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Death of Dr. James.
[A.D. 1776. present Majesty. I am happy to think, that he lived to see the Crown at last recover its just influence'.
At Leicester we read in the news-paper that Dr. James' was dead. I thought that the death of an old school-fellow, and one with whom he had lived a good deal in London, would have affected my fellow-traveller much: but he only said, 'Ah! poor Jamy.' Afterwards, however, when we were in the chaise, he said, with more tenderness, 'Since I set out on this jaunt, I have lost an old friend and a young one;-Dr. James, and poor Harry3. (Meaning Mr. Thrale's son.)
Having lain at St. Alban's, on Thursday, March 28, we breakfasted the next morning at Barnet. I expressed to him a weakness of mind which I could not help; an uneasy apprehension that my wife and children, who were at a great distance from me, might, perhaps, be ill. 'Sir, (said he,) consider how foolish you would think it in them to be apprehensive that you are ill4.' This sudden turn relieved me for the moment; but I afterwards perceived it to be an ingenious fallacy. I might, to be sure, be satisfied that they had no reason to be apprehensive about me, because I knew that I myself was well: but we might have a mutual anxiety, without
1 See post, March 18, 1784.
Newbery, the publisher, was the vendor of Dr. James's famous powder. It was known that on the doctor's death a chemist whom he had employed meant to try to steal the business, under the pretence that he alone knew the secret of the preparation. A supply of powders enough to last for many years was laid in by Newbery in anticipation, while James left an affidavit that the chemist was never employed in the manufacture. He, however, asserted that James was deprived of his mental faculties when the affidavit was made. Evidence against this was collected and published; the conclusion to the Preface being written by Johnson. A Bookseller of the Last Century, p. 138. See ante, i. 159.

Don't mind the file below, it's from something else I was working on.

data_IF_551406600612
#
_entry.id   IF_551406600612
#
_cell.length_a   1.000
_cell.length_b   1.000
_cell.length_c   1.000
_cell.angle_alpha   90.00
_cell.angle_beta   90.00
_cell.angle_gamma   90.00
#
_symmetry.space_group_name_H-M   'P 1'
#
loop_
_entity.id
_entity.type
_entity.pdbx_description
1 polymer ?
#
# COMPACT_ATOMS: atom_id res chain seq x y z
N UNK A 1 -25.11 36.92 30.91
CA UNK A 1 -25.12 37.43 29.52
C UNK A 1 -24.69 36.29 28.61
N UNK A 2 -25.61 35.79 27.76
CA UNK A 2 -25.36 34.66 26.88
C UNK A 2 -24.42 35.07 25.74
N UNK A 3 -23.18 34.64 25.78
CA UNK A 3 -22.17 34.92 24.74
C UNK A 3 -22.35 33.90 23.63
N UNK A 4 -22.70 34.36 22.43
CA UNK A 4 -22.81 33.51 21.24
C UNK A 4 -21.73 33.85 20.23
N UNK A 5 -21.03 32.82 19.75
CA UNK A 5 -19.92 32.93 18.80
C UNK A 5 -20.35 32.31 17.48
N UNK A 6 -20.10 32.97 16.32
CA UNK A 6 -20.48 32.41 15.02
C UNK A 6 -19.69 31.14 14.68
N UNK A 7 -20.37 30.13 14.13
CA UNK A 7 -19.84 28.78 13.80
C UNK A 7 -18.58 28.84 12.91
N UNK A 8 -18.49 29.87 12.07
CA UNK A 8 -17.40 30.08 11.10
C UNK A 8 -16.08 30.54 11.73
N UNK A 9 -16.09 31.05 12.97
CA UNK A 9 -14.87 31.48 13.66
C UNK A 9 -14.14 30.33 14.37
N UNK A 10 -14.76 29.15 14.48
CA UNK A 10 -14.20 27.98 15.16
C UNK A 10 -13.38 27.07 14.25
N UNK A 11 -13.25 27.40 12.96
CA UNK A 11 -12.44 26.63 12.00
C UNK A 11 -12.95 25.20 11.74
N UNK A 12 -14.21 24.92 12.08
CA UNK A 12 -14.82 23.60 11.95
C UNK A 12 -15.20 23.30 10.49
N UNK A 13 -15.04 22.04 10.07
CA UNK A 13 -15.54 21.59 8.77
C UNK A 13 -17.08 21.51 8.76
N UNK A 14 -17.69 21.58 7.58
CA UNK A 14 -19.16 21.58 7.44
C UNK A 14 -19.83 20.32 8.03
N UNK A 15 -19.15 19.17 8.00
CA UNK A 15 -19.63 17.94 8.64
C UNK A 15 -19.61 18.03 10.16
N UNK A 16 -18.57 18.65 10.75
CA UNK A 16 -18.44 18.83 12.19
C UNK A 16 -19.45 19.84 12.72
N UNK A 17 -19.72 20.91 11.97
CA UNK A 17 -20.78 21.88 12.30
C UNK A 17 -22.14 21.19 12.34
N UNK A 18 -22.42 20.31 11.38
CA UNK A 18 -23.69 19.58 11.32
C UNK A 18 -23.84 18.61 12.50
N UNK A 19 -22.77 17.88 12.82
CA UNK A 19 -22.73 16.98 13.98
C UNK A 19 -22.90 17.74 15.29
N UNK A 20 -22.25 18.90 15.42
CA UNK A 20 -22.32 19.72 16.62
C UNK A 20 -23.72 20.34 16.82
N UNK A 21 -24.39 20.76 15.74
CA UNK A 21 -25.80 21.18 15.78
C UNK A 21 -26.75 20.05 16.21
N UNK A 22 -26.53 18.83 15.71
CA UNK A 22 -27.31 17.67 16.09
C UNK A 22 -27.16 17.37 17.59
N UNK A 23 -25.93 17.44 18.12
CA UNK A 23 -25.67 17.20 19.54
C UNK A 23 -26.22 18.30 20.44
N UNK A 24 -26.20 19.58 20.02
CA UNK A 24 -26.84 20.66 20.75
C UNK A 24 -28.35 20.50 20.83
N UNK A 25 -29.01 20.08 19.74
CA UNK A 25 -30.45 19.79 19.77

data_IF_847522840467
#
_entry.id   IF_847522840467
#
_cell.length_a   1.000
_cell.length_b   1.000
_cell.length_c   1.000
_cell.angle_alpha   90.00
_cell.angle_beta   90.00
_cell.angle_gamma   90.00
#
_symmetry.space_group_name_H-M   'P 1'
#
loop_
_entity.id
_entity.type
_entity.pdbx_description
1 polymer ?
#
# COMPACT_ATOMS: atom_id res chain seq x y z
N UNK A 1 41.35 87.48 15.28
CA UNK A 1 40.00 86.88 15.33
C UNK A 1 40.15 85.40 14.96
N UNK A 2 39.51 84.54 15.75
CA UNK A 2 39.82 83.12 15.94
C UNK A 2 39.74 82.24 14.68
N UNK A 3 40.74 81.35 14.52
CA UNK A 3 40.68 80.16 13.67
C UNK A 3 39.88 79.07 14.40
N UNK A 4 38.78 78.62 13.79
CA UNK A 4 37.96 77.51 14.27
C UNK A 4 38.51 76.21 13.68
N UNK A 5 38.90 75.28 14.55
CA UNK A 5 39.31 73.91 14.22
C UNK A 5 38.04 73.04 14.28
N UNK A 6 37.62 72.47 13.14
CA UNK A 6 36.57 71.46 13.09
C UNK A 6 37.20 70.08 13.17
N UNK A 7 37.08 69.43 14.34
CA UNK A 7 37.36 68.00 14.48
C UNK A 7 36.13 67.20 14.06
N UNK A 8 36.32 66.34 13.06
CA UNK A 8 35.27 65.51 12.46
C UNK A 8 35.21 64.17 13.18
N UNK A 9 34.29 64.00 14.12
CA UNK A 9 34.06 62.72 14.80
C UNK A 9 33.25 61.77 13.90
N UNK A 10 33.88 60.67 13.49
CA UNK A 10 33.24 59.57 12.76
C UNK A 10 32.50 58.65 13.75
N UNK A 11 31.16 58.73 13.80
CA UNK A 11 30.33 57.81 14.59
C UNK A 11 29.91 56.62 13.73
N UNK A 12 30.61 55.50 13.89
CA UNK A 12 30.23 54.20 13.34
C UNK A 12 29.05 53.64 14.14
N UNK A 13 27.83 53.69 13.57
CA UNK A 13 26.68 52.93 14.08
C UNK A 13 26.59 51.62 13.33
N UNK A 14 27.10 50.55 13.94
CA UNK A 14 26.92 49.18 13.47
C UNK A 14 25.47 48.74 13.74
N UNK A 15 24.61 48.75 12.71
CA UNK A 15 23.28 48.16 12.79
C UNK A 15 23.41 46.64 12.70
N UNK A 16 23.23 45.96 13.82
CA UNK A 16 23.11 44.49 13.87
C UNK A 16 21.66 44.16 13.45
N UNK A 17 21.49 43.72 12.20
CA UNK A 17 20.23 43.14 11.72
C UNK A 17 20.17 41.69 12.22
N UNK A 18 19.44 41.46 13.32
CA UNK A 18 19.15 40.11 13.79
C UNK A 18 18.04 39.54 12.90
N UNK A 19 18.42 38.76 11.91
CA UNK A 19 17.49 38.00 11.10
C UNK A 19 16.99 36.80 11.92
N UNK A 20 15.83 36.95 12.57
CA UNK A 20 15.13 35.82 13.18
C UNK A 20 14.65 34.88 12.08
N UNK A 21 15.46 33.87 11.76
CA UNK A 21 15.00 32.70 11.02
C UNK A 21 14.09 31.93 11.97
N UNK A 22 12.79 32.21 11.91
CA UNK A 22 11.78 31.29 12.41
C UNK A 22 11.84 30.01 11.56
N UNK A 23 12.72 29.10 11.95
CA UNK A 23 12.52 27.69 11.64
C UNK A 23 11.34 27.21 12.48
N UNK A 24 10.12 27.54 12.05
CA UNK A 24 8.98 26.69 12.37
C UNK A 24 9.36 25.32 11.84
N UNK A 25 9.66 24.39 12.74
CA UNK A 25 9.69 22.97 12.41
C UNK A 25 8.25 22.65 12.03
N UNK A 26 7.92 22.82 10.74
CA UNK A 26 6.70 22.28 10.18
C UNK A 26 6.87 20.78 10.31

3 Johnson wrote to Mrs. Thrale on
the charge of folly; because cach was, in some degree, uncertain as to the condition of the other.
I enjoyed the luxury of our approach to London, that metropolis which we both loved so much, for the high and varied intellectual pleasure which it furnishes'. I experienced immediate happiness while whirled along with such a companion, and said to him, 'Sir, you observed one day at General Oglethorpe's', that a man is never happy for the present, but when he is drunk. Will you not add,--or when driving rapidly in a post-chaise3?' JOHNSON. 'No, Sir, you are driving